In our previous articles about software development team performance, we talked about alignment and productivity.
Today, let us talk about quality.
Quality is a critical pillar of software development and measuring the performance of your team against this criterion is fundamental.
Quality consists of 5 dimensions: reliability, performance, scalability, supportability, and ergonomics/ease of use.
Quality is obviously a topic "per se", with its own best practices and organization challenges. We developed this topic in an article the "Software testing best practices". It became the most visited post on our blog.
So the idea today is not to address the entire broad topic of quality management; instead we will focus on how to measure the performance of your team based on the five dimensions of quality as it relates to software development.
Measuring reliability of an application can be pretty straightforward, even if comparisons are not always easy because this information is most of the time kept confidential inside companies.
Basically the best indicator is the # of open bugs and their evolution over time. Of course, the less bugs the better. But be careful, a lack of bugs may indicate insufficient testing or that the application is not being used (except, of course, when you reach this state over the long term). And in general few bugs means that there are few evolutions.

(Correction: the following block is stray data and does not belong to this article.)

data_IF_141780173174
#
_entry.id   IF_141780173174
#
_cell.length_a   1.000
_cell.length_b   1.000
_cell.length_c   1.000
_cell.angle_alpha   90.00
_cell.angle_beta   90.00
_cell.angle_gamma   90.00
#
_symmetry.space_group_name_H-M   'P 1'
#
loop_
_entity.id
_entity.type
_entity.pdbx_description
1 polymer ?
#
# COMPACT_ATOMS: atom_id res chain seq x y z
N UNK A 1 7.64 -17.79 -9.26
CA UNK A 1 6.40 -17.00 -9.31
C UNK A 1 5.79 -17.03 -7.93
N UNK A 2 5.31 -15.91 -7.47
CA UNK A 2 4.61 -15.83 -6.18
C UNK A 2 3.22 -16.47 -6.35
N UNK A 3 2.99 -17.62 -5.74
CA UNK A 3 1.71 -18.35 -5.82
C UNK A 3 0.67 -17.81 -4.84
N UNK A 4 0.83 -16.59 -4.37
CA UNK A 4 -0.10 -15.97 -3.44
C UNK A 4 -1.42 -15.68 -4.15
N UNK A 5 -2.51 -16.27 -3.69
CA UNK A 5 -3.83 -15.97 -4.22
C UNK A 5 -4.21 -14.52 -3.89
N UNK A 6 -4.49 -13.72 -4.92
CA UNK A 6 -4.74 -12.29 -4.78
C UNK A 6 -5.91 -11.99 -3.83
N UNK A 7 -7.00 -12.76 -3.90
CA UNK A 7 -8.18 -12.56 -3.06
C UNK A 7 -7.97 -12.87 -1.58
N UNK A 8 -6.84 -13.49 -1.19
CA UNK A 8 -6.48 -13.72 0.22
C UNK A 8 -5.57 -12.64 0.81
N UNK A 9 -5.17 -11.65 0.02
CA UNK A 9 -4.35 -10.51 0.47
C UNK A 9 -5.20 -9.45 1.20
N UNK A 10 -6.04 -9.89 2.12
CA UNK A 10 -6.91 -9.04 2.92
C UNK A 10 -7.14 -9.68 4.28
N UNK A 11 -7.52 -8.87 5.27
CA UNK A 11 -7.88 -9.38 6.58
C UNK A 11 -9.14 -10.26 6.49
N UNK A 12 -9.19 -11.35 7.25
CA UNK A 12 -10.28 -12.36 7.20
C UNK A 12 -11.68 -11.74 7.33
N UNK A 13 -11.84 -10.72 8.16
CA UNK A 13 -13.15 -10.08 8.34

What is really important to monitor over time when delivering software is:
· The trend for the # of bugs: it should increase at the time you deliver a new version of your software and decrease regularly from there; then,
· The split in importance of bugs: critical, major or minor,
· The consistency of the bug / line of code ratio when delivering new software.
An important indicator that we will talk about later on is the time needed to correct a bug. If a lot of time is needed to fix a significant number of bugs, it may be a sign of a bad design and those situations are likely to have an impact on reliability.
The consequence of a lack of reliability can be disastrous, especially for software publishers. Unreliability can dramatically increase the support cost of an application. There are some real stories of vendors that were killed or lost significant business by a lack of reliability of a specific version of their software.
We are all software users. Who of us has never grunted against a slow application or an unresponsive web site?
It is obvious when we are on the user side, but some developers tend to minimize the importance of implementing a responsive user interface. In the end, whatever the technical reason behind it or the work that is done by the software, users won’t use a solution that is too slow.